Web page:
TORONTO — The Master rules with the Toronto Film Critics Association.
Paul Thomas Anderson’s psychological period drama nabbed four of the group’s top awards — including best picture, best director and best screenplay, with co-star Philip Seymour Hoffman named best supporting actor.
That makes Toronto critics the latest film group to break from an early consensus of tastemakers that seemed to favour Zero Dark Thirty in the run-up to the Oscars.
Both the National Board of Review and the New York Film Critics Circle snubbed The Master in favour of the Osama bin Laden drama, with the New York group also handing multiple nods to Lincoln and the National Board of Review touting Silver Linings Playbook.
However, the race appears to be opening up — over the weekend, the San Francisco Film Critics Circle also crowned The Master the best of 2012.
The Toronto prize will be presented at a gala dinner on Jan. 8, 2013, when the association will also announce the Rogers best Canadian film award, which carries a $100,000 purse.
Projects by three established directors are in line for that honour: Sarah Polley’s intensely personal documentary Stories We Tell, Denis Cote’s documentary Bestiare and Michael Dowse’s hockey comedy Goon.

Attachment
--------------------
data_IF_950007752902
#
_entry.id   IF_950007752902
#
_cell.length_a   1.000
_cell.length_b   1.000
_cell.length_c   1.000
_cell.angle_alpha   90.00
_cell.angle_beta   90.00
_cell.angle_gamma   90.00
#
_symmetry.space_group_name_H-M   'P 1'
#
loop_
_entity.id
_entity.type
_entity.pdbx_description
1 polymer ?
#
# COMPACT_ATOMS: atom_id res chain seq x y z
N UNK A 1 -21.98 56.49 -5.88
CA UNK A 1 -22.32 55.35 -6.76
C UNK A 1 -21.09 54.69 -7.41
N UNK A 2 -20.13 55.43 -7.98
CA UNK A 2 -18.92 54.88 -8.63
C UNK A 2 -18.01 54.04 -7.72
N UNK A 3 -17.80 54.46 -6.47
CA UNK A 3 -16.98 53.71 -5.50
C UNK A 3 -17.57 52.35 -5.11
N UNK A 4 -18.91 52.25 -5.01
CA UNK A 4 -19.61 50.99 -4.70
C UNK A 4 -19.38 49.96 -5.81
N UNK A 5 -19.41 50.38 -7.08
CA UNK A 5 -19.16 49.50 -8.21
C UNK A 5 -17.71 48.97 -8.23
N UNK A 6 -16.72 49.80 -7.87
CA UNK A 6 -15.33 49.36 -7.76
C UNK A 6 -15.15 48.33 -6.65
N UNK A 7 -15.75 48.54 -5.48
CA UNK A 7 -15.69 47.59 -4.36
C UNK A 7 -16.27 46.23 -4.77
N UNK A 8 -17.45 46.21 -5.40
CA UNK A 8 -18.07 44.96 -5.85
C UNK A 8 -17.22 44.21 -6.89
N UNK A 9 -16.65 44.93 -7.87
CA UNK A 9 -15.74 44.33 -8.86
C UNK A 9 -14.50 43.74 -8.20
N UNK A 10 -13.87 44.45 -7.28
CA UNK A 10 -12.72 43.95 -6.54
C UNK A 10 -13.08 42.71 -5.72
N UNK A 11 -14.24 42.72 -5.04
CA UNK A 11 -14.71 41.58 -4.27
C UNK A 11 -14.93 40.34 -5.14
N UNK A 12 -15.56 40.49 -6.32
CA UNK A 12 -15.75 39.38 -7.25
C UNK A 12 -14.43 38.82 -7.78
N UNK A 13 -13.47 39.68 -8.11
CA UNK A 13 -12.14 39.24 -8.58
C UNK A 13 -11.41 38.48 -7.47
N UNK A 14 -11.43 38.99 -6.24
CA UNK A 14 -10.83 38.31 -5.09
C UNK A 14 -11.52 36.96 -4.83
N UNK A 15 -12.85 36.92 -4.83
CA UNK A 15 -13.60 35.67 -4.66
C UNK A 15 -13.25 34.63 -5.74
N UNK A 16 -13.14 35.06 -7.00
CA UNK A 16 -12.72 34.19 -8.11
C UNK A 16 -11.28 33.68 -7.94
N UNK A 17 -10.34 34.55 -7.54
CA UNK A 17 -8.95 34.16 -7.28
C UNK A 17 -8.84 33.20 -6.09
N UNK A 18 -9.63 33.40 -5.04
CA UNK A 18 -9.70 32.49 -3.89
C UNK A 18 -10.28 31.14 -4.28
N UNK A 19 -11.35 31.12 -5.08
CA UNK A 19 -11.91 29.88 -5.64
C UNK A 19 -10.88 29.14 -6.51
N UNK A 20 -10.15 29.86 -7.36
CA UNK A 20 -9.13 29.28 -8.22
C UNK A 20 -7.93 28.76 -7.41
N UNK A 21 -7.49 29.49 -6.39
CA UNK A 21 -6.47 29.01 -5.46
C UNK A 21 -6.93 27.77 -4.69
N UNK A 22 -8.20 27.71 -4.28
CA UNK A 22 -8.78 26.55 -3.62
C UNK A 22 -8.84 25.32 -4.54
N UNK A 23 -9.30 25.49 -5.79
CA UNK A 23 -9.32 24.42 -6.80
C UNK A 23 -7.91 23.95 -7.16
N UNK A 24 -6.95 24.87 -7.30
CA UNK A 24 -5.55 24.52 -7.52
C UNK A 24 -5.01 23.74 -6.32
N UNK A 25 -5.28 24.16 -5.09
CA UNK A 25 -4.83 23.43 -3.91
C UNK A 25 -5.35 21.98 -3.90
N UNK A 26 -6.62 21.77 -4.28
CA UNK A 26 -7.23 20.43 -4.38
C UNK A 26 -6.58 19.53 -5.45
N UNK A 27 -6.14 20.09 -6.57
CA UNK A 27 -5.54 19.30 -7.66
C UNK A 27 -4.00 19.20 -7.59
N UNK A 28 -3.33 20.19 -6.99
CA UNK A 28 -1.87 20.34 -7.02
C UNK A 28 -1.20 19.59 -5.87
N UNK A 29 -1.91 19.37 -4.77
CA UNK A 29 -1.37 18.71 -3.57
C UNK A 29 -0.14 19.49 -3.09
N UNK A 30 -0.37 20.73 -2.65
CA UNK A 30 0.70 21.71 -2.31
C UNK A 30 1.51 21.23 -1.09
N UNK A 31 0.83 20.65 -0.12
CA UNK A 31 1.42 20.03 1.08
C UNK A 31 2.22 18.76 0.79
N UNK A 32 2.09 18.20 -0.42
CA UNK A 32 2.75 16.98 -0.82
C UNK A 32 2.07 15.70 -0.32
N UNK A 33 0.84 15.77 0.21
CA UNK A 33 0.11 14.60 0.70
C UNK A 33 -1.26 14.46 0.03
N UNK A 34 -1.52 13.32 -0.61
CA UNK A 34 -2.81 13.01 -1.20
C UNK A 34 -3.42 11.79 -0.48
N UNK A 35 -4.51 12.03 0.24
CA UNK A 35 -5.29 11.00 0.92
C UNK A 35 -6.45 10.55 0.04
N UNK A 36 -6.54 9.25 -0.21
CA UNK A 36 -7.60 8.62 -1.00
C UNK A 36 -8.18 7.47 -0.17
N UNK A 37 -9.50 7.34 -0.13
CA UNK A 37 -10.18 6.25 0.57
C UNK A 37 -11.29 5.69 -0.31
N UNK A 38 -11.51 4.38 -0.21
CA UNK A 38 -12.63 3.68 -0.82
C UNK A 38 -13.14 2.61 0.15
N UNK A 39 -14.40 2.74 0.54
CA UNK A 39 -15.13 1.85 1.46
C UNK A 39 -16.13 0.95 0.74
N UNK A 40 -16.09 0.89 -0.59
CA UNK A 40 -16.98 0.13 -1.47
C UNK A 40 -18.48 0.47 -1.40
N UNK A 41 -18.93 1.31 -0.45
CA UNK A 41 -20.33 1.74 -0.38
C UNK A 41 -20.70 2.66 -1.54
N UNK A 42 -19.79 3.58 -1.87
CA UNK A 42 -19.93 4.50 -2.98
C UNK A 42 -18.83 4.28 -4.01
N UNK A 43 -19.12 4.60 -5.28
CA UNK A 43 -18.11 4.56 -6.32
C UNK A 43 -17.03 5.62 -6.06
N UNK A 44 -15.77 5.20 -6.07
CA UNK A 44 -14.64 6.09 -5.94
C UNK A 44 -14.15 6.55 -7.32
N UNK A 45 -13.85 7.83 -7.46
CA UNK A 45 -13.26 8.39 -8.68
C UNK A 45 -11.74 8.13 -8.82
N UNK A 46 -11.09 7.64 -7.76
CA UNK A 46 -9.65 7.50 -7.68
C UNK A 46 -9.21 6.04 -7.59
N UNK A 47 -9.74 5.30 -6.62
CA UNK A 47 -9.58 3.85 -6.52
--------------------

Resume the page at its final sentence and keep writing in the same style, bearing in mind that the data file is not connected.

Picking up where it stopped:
Polley is already a winner, she nabbed the Allan King Documentary Award over acclaimed runners-up The Queen of Versailles and Searching for Sugar Man.
Other awards went to ParaNorman for best animated feature, Amour for best foreign-language film and Beyond the Black Rainbow and Beasts of the Southern Wild, which tied for best first feature.
The best actor prize went to Denis Lavant for Holy Motors, while Rachel Weisz was named best actress for her turn in The Deep Blue Sea and Gina Gershon scored the best supporting actress title for Killer Joe.
Zero Dark Thirty did earn several runner-up spots — for best picture, best actress (Jessica Chastain), best director (Kathryn Bigelow) and best screenplay.
Earlier this month, the Los Angeles Film Critics Association also gave The Master four prizes — for best director, best actor, best supporting actress and production design — but handed the best film prize to Michael Haneke’s Amour.
Eligible contenders include films released in Canada in 2012 plus films that qualify for the 2012 Oscars and have Canadian distribution scheduled by the end of February 2013.
Next month’s gala will also present the Manulife Financial Student Film Award, which carries a $5,000 prize, and the Jay Scott Prize for an emerging artist, which comes with $5,000 and an equivalent value in post-production services.
The Toronto Film Critics Association was established in 1997 and is comprised of Toronto-based journalists and broadcasters who specialize in film criticism and commentary.
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